First, A Few Words To The Wise…
There is a Clerks 2 Review here, but this is going to be sappy, emotional and above all thoughtful criticism for the most part. So if you just want to know if it is funny or worth seeing, the short version is Yes. It is funny. Jay and Silent Bob are in it. Randall is his usual crass self. And Dante is still Fate’s Chamberpot. If you want to learn something, stick around. If not, enjoy the flick.
Last week, in case you didn’t read it, I spoke a bit about how the movie Clerks changed my life for the better at a time when I was younger, more foolish and wondering what to do with my life while being trapped in a crummy job and lacking direction.
Now, nearly ten years after I saw that film, I am a little bit older, relatively less foolish and am trying to find a respectable full-time job. I’ve also found that I also have about the same hold on the direction I am going in as I did when I was 18. Which is, ironically, very much the same situation Dante Hicks is in as Clerks 2.
As the movie opens, Dante’s future seems fairly certain. Free of the Quick Stop and RST Video for nearly a year, Dante is going into his last day of work at the Mooby’s Fast Food place. He has a fiance who is getting ready to drag him down to Florida and an easy life in a house bought by his in-laws, managing a car wash owned by his father-in-law and generally getting away from the Hell that has been the first 33 years of his life.
It gives nothing away to say that naturally, things get complicated and that by the end of the film, everything has been put in jeopardy. Comic antics ensue, of course. There is much comedic geekery, including a much needed slam of the live-action Transformers movie, a view of Fantasy Fandom vs. Sci-Fi Fandom and a hilarious dissertation upon the accidental use of racial slurs.
But underneath the “stupid humor for smart people” as Kevin Smith once said when asked to describe his movies, there is a big heart and a big message to this film. Dante Hicks, like Hamlet, is a man doomed by his inaction and indecisiveness and Randall is his Horatio. If the first Clerks taught us that we are often the architects of our own prisons, this Clerks teaches us that life is too short to spend worrying about what you should do with your life if you don’t live your life, for good or ill, in the first place.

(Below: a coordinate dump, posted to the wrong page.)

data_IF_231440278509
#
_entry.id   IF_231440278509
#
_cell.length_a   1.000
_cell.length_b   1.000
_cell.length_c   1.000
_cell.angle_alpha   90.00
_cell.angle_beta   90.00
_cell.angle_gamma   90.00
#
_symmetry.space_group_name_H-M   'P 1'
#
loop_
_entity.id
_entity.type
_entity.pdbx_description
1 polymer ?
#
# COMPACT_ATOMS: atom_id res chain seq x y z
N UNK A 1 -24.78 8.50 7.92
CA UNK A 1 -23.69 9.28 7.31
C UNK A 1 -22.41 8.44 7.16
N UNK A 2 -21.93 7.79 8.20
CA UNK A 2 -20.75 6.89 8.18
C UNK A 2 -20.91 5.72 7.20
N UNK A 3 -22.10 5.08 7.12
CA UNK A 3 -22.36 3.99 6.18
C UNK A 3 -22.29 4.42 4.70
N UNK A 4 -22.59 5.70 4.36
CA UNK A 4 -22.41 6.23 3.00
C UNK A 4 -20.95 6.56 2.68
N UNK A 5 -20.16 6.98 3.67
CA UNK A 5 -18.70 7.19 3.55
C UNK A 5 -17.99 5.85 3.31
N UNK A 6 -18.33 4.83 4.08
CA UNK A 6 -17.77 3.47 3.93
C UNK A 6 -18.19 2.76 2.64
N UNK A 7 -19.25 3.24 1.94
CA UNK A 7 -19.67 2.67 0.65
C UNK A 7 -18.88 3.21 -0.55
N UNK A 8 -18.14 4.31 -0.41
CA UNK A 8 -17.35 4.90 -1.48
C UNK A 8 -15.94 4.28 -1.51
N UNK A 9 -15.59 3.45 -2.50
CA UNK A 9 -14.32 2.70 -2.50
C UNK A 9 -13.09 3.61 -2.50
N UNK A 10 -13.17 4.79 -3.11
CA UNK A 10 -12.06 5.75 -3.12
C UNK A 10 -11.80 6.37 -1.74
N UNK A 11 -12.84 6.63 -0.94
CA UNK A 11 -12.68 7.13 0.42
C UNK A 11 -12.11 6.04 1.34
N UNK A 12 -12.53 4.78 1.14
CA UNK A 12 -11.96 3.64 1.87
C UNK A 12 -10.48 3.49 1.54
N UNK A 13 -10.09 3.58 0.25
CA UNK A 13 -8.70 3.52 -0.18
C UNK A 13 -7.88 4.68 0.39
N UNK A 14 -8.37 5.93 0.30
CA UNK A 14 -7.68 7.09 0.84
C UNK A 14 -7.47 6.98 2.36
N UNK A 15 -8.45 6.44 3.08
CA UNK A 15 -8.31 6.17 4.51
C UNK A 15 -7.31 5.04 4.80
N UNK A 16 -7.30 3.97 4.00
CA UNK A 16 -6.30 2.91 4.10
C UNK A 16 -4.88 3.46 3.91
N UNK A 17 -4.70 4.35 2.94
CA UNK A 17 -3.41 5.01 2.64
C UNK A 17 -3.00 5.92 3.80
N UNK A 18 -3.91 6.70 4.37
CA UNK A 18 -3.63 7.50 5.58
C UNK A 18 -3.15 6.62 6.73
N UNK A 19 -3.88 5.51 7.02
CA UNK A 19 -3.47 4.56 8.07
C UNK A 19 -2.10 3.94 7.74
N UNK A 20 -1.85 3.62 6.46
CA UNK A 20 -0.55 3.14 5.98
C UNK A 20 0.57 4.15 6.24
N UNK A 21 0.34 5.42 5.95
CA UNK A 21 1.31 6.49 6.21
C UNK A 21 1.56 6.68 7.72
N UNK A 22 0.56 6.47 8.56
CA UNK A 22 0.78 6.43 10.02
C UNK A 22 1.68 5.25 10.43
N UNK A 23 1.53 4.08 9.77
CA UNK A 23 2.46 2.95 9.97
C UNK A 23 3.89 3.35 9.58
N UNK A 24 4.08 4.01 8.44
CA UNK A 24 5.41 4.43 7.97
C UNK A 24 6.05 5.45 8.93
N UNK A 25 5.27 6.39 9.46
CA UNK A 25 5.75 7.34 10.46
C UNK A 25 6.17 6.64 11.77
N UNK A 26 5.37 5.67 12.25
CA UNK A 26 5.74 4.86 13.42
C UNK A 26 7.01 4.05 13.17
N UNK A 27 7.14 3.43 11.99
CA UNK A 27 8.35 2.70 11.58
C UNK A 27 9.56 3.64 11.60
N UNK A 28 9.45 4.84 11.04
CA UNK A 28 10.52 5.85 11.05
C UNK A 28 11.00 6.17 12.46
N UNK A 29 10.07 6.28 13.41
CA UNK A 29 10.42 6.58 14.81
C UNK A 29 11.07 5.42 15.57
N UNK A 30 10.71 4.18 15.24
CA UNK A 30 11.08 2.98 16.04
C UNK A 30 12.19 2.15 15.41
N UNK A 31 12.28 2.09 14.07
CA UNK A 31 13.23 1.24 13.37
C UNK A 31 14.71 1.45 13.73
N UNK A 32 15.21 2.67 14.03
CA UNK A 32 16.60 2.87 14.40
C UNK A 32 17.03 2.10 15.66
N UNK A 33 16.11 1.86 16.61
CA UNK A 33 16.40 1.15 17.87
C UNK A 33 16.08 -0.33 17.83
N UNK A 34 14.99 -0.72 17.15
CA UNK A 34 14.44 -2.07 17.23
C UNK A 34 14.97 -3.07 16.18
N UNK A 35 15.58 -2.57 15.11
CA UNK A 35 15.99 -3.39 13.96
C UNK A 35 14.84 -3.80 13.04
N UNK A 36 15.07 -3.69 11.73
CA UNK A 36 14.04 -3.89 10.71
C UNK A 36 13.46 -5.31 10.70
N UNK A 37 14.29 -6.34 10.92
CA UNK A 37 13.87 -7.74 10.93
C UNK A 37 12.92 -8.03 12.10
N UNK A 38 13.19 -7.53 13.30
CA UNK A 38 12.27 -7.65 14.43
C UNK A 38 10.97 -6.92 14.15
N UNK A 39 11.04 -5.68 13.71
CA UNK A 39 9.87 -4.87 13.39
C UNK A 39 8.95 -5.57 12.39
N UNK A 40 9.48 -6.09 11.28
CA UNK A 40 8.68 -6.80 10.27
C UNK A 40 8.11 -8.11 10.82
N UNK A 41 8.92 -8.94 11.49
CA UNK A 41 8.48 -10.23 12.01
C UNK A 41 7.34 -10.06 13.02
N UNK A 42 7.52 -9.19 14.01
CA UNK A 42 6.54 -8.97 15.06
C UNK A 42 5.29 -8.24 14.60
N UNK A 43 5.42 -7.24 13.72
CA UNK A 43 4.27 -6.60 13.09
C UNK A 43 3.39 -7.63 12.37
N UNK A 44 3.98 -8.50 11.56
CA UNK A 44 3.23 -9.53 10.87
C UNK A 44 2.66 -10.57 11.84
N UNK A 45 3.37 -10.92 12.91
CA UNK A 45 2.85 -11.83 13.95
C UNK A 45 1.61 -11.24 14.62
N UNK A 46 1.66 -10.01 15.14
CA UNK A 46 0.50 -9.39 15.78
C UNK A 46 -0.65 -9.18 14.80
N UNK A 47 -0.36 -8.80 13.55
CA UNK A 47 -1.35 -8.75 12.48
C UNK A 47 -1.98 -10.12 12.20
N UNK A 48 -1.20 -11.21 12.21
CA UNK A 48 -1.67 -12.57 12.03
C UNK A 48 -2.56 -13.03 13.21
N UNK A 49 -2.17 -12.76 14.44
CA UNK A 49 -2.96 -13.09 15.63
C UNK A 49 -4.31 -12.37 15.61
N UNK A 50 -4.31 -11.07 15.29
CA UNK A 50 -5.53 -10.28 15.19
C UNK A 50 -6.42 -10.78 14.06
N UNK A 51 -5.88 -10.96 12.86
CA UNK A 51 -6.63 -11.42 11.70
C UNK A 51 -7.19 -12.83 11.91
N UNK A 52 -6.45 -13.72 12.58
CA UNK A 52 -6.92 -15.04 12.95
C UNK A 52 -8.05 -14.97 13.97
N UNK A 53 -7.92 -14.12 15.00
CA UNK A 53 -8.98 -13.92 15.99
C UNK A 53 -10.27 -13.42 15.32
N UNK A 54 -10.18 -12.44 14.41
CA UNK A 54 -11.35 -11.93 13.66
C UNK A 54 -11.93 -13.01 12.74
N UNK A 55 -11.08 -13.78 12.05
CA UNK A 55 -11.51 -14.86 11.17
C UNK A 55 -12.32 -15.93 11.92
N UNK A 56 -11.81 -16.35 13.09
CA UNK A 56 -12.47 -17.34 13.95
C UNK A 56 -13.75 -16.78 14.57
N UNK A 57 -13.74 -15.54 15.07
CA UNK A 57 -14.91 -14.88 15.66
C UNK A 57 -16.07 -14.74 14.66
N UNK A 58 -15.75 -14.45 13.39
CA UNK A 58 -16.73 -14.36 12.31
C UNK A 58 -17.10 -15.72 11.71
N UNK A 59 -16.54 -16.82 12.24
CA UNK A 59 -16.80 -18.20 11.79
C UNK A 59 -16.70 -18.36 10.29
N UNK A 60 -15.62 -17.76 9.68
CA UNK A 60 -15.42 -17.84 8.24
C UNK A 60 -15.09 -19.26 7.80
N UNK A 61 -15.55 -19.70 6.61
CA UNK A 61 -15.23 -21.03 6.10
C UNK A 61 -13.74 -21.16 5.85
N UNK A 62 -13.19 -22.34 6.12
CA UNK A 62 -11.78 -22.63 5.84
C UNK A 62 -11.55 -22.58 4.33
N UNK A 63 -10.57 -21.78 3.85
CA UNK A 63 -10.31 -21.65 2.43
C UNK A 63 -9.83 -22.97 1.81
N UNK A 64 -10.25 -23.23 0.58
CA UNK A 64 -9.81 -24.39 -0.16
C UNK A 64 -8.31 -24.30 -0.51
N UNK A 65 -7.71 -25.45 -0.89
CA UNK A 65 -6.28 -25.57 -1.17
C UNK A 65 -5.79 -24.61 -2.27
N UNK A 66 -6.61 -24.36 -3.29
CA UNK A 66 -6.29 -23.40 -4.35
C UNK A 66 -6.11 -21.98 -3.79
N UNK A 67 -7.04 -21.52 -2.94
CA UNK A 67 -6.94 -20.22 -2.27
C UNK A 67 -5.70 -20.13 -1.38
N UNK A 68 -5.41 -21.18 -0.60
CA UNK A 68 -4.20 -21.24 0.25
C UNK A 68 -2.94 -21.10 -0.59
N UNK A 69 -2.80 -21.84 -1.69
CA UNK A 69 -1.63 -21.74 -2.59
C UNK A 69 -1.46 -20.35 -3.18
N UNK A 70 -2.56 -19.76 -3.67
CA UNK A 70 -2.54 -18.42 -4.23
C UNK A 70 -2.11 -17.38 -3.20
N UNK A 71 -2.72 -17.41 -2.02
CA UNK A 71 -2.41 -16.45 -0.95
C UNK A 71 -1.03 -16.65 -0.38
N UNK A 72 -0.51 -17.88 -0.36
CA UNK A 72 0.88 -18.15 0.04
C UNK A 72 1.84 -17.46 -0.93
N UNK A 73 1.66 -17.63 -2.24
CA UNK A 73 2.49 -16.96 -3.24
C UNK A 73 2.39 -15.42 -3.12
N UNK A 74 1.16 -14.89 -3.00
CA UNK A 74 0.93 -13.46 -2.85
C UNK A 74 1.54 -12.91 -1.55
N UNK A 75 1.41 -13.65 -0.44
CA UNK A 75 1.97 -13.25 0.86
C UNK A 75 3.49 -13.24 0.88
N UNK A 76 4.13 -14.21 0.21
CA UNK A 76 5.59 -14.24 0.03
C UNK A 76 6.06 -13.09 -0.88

A less mature Smith might have illustrated this point with a Star Wars quote; “Do or do not; there is no try,” could have done the lackluster Dante a lot of good about 15 years earlier. But he is past that point and so is most of Smith’s audience. Instead, Smith offers more subtle tributes to his influences – including a musical montage to “Raindrops Keep Falling On My Head” that hails rather than mocks Butch Cassidy and the Sundance Kid and a black-to-white fade that suggests, much like The Wizard of Oz, that there is no place like home. And like before, the movie ends with a Soul Asylum song. And a very good Soul Asylum song, at that I should say.
In short, the movie is not just a laugh-fest. It’s got an important thought behind it as well. And you get to see a lot more of Jason Mewes than most people would want to see. If that’s not worth your six clams, I don’t know what is.
And since my review of Clerks 2 was a littler shorter and sweeter than I expected, here’s a bonus review – short version and a longer version – of Civil War #3.
Now, long time readers know that I’m not a big fan of Mark Millar. In the past, I’ve referred to him as a poor man’s Grant Morrison and as a pitiful hack who was plundering better storylines from DC Comics in order to continue his work at Marvel. His run on Spider-Man, for instance, being a poorly executed, continuity-ignoring parody of Jeph Loeb’s Hush.
It will probably be a surprise, then, for me to say that I liked the story of Civil War #3 very much.
Seriously, you don’t get better than this for sheer drama. Two groups of heroes, divided by a political dispute on the field of battle as indifferent politicians look on. And then a third party, who would benefit from the hero’s destruction, unleashes a magical, electric force that is capable of destroying them all.
Truly inspiring stuff. And I did love it… when I read that exact same story in Kindgom Come.
(Oh come on. You didn’t think I was really going to say something good about a Mark Millar book, did you?)
For the short review, I hand the podium over to my illustrious and illustrated fictional colleague, J. Jonah Jameson.
The Short Review
Tune in next week. Same Matt time. Same Matt website.
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